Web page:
29th Mar2014

‘Outpost III: Rise of the Spetsnaz’ Review

by Phil Wheat

Stars: Bryan Larkin, Iván Kamarás, Michael McKell, Velibor Topic, Laurence Possa, Ben Lambert, Alec Utgoff, Vivien Taylor, Vince Docherty, Gareth Morrison | Written by Rae Brunton | Directed by Kieran Parker


A team of fearless Russian Spetsnaz unearth details of the shocking research being taken out by the Nazis. Before they’re able to report on this discovery, the Spetsnaz are savagely captured by the Nazis and detained at an underground facility. It’s revealed that the Nazis are scientifically developing an invincible army of undead soldiers to unleash upon the unsuspecting Allies. If the Spetsnaz are to survive this ordeal, and subsequently the war, they must fight their way through a series of gladiatorial battles with the experimental undead to escape the brutal facility before the Nazis can perfect their research and send their zombie army across Europe.

The follow-up to 2012’s Outpost: Black Sun, Rise of the Spetsnaz comes once again from Rae Brunton, the screenwriter behind all three installments of the British zombie franchise. However former director Steve Barker, who helmed both Outpost and Outpost: Black Sun, has been replaced by producer Kieran Parker for this prequel to the previous two movies – this time round working with an even lower budget and even less imagination.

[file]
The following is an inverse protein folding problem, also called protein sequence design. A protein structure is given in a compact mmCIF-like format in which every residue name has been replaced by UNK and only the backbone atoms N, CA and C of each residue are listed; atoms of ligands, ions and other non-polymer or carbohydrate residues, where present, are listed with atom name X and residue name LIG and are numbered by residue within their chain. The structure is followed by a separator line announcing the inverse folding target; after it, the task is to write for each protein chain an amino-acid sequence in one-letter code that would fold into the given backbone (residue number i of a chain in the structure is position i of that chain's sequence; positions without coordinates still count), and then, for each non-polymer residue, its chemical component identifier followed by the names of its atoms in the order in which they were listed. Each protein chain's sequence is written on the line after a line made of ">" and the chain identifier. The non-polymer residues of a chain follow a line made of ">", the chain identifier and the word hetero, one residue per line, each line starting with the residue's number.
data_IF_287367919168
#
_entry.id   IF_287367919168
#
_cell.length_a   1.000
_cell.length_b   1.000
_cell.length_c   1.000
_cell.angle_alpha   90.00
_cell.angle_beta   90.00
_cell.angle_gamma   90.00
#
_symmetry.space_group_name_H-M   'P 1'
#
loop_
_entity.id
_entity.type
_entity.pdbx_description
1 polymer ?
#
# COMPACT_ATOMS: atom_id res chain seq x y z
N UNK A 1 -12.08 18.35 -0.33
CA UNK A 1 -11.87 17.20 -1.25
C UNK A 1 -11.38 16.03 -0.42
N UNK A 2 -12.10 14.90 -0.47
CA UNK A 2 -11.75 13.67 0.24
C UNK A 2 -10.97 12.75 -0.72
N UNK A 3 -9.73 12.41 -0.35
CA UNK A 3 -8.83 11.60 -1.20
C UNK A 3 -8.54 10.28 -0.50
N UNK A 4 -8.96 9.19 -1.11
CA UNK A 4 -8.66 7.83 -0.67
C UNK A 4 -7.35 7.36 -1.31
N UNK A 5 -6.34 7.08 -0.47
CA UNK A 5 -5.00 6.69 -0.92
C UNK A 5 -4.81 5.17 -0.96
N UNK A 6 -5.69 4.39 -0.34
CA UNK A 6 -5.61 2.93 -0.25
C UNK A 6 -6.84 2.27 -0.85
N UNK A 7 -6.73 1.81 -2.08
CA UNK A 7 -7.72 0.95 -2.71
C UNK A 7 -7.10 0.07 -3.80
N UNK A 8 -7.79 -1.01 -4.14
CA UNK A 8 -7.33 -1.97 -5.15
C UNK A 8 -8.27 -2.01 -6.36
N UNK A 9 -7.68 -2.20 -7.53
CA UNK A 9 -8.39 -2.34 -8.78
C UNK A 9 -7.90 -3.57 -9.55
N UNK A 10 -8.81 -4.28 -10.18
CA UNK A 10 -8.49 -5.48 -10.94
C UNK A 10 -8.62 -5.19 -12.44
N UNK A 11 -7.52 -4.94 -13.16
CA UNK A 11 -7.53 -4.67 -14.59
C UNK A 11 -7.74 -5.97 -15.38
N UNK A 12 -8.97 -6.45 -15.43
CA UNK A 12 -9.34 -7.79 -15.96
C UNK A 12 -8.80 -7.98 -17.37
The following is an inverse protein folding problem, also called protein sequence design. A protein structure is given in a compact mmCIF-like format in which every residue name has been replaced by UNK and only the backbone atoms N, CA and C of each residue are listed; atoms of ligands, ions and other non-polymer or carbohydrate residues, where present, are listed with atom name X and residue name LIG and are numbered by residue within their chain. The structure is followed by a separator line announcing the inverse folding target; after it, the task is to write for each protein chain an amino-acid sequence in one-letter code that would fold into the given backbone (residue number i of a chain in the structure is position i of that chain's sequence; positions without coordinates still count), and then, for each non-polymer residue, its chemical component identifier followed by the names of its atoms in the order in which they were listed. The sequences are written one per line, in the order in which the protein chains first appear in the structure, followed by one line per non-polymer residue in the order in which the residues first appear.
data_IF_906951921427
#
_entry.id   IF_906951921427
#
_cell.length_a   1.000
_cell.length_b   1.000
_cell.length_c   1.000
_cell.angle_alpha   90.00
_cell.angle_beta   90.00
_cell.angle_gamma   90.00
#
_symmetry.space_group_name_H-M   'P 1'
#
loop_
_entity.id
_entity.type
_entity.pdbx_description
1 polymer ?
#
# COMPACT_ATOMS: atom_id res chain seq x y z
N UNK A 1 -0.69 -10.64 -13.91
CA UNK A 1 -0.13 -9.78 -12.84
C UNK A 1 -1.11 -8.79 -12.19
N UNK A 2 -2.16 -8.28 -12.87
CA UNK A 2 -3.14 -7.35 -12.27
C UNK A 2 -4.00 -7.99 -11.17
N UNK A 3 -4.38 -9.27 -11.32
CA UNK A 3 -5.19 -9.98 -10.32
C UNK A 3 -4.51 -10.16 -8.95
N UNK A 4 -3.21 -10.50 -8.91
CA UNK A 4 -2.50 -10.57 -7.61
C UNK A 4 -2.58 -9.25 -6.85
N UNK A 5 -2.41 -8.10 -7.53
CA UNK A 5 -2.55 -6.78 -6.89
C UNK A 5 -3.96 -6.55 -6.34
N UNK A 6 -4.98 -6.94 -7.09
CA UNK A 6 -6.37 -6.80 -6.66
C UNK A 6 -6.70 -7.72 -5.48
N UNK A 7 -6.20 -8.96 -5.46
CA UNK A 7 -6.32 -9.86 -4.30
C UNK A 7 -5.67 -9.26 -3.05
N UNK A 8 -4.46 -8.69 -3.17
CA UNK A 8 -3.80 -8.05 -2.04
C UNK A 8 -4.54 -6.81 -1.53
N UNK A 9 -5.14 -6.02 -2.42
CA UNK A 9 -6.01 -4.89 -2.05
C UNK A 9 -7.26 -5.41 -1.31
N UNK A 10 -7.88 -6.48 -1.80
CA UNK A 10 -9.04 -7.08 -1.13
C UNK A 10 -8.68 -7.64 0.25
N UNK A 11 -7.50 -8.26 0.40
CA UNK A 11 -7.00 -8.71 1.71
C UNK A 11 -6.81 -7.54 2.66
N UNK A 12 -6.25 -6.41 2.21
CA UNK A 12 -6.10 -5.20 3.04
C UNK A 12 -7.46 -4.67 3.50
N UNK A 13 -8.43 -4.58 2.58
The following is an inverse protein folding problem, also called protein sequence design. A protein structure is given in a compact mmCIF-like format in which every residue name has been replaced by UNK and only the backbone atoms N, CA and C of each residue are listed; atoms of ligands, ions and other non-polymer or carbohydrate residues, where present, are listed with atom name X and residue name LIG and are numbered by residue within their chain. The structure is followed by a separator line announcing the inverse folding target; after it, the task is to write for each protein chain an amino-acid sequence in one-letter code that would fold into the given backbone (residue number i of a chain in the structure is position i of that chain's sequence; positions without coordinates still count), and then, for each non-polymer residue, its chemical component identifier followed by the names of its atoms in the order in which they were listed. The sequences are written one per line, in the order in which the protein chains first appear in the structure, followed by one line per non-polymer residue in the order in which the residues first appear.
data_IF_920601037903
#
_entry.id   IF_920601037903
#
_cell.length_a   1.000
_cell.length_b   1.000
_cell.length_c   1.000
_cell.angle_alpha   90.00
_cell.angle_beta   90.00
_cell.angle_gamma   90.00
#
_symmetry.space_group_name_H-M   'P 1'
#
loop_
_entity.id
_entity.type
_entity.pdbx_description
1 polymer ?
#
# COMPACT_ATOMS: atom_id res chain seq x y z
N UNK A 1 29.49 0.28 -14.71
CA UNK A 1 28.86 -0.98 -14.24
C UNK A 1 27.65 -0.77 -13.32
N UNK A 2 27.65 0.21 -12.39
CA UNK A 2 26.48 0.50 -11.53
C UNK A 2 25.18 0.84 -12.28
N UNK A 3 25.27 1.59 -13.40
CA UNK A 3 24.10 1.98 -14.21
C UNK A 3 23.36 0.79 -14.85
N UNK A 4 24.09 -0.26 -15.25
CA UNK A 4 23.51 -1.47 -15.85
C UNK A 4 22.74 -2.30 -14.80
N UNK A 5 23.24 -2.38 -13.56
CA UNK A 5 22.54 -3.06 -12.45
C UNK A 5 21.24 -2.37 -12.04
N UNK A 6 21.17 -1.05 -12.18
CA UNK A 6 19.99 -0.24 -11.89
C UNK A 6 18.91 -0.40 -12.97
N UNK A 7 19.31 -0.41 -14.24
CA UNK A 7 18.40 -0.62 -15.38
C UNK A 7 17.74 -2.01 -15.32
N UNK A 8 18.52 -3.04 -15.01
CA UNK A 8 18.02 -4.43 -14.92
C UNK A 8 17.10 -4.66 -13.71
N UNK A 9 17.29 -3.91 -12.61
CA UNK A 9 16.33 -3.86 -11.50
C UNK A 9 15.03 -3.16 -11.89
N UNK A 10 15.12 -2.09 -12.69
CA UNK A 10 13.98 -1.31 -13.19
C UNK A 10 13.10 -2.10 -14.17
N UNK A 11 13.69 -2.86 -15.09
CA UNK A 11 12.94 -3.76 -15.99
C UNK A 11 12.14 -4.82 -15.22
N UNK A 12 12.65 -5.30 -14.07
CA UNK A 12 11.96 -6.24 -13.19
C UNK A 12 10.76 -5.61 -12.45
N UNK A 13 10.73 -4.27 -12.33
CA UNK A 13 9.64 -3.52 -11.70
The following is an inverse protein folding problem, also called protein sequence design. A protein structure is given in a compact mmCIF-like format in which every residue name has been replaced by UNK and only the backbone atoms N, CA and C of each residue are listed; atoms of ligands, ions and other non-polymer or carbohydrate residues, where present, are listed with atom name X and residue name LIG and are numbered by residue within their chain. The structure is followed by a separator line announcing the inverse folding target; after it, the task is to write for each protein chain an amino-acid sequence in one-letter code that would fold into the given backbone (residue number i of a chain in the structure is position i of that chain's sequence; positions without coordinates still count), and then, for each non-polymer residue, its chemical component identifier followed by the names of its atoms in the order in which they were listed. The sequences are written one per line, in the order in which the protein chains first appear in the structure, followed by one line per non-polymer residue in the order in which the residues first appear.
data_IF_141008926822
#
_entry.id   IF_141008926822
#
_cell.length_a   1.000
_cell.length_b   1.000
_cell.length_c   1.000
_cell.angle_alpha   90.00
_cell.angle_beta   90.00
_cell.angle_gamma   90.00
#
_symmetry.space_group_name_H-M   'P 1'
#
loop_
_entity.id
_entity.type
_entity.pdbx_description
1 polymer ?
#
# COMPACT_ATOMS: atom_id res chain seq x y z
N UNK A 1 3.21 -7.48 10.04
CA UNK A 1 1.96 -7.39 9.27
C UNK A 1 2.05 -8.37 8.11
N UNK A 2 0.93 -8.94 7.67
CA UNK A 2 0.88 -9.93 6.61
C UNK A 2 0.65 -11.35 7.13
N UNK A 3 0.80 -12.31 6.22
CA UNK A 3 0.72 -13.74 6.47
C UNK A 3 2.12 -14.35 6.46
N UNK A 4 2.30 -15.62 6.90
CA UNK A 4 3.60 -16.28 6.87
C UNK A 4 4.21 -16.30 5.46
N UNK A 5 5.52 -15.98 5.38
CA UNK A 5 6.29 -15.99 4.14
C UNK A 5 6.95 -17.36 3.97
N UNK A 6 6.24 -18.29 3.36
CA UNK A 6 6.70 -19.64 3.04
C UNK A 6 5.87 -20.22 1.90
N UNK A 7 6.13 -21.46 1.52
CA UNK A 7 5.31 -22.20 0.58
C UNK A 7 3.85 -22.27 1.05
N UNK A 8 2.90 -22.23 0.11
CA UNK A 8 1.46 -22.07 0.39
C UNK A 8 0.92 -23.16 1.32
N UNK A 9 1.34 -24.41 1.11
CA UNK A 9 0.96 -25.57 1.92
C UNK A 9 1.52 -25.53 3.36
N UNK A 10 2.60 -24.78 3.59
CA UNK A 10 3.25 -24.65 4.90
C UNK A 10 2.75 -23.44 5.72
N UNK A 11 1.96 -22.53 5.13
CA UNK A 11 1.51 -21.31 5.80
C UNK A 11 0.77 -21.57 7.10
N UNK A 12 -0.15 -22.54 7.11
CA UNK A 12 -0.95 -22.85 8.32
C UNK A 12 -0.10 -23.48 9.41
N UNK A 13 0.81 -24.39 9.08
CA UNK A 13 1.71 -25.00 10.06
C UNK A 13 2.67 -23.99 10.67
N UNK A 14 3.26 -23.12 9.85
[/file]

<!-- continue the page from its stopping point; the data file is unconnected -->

Confession time: I’m not a fan of the Outpost franchise. If you ever read my review of the second film in the series you’ll know that (although I’ve since wiped that review from my mind and from this site). So why review the third film? Benefit of the doubt. That’s why. Given that the series has reached a third installment I had hopes – honestly, as I did with before watching the previous film – that there would be a glimmer of a decent idea, a great plot twist, some great special effects. And like each and every film before it, I’ve been sadly disappointed by Outpost III.

This time round the action moves from gory zombie-filled horror to more of a traditional World War II era action flick, which just happens to have zombies as the bad guys. Oh and there’s the odd Nazi or four as well; and plenty of genre cliches and stereotypes too, as the cast of indistinguishable characters go toe-to-toe in a dimly-lit, washed out tale that is missing the madcap lunacy that makes other Nazi/zombie films such as Dead Snow and Bloodstorm so ridiculously watchable.

If, like me, you thought Outpost: Black Sun was bad, then I beg you to avoid Outpost III: Rise of the Spetsnaz like the proverbial plague. Weak, derivative, mediocre and offering nothing worthwhile of note, this should (hopefully) be the final nail in this British horror franchise. If not I won’t be back to review the fourth…

Outpost III: Rise of the Spetsnaz is released on DVD on March 31st.


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